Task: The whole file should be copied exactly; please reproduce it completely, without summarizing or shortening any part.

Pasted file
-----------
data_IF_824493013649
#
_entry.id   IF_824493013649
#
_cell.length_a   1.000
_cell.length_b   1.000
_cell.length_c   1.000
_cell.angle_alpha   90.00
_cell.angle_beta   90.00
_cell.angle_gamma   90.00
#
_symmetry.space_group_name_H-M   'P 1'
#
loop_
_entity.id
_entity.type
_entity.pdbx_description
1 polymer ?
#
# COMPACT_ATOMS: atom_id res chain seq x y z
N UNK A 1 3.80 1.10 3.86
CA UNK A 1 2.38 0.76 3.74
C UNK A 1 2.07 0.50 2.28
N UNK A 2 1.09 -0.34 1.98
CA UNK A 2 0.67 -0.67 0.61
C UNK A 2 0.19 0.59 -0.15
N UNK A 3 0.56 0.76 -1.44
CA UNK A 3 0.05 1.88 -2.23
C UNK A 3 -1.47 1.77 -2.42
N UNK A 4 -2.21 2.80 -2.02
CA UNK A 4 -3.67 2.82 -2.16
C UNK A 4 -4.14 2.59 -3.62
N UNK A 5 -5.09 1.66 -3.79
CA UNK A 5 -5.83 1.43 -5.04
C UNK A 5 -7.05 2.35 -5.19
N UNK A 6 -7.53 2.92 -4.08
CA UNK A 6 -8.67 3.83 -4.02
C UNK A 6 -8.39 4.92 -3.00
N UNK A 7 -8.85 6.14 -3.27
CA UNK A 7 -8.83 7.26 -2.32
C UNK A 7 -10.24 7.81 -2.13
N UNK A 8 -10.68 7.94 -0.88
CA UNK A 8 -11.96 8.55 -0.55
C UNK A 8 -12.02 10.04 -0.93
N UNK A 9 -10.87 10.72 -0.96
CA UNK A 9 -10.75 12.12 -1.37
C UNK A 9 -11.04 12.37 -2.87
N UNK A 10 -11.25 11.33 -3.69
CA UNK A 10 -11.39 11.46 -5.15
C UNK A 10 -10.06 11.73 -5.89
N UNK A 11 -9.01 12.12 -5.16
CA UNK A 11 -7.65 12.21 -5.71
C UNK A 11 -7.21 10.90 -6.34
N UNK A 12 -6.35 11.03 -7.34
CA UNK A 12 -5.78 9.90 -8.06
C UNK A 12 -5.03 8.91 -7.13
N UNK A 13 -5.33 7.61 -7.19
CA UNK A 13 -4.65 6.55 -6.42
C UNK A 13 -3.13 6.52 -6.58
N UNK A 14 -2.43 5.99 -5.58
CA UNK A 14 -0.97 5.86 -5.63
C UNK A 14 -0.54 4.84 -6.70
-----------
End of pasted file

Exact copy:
data_IF_824493013649
#
_entry.id   IF_824493013649
#
_cell.length_a   1.000
_cell.length_b   1.000
_cell.length_c   1.000
_cell.angle_alpha   90.00
_cell.angle_beta   90.00
_cell.angle_gamma   90.00
#
_symmetry.space_group_name_H-M   'P 1'
#
loop_
_entity.id
_entity.type
_entity.pdbx_description
1 polymer ?
#
# COMPACT_ATOMS: atom_id res chain seq x y z
N UNK A 1 3.80 1.10 3.86
CA UNK A 1 2.38 0.76 3.74
C UNK A 1 2.07 0.50 2.28
N UNK A 2 1.09 -0.34 1.98
CA UNK A 2 0.67 -0.67 0.61
C UNK A 2 0.19 0.59 -0.15
N UNK A 3 0.56 0.76 -1.44
CA UNK A 3 0.05 1.88 -2.23
C UNK A 3 -1.47 1.77 -2.42
N UNK A 4 -2.21 2.80 -2.02
CA UNK A 4 -3.67 2.82 -2.16
C UNK A 4 -4.14 2.59 -3.62
N UNK A 5 -5.09 1.66 -3.79
CA UNK A 5 -5.83 1.43 -5.04
C UNK A 5 -7.05 2.35 -5.19
N UNK A 6 -7.53 2.92 -4.08
CA UNK A 6 -8.67 3.83 -4.02
C UNK A 6 -8.39 4.92 -3.00
N UNK A 7 -8.85 6.14 -3.27
CA UNK A 7 -8.83 7.26 -2.32
C UNK A 7 -10.24 7.81 -2.13
N UNK A 8 -10.68 7.94 -0.88
CA UNK A 8 -11.96 8.55 -0.55
C UNK A 8 -12.02 10.04 -0.93
N UNK A 9 -10.87 10.72 -0.96
CA UNK A 9 -10.75 12.12 -1.37
C UNK A 9 -11.04 12.37 -2.87
N UNK A 10 -11.25 11.33 -3.69
CA UNK A 10 -11.39 11.46 -5.15
C UNK A 10 -10.06 11.73 -5.89
N UNK A 11 -9.01 12.12 -5.16
CA UNK A 11 -7.65 12.21 -5.71
C UNK A 11 -7.21 10.90 -6.34
N UNK A 12 -6.35 11.03 -7.34
CA UNK A 12 -5.78 9.90 -8.06
C UNK A 12 -5.03 8.91 -7.13
N UNK A 13 -5.33 7.61 -7.19
CA UNK A 13 -4.65 6.55 -6.42
C UNK A 13 -3.13 6.52 -6.58
N UNK A 14 -2.43 5.99 -5.58
CA UNK A 14 -0.97 5.86 -5.63
C UNK A 14 -0.54 4.84 -6.70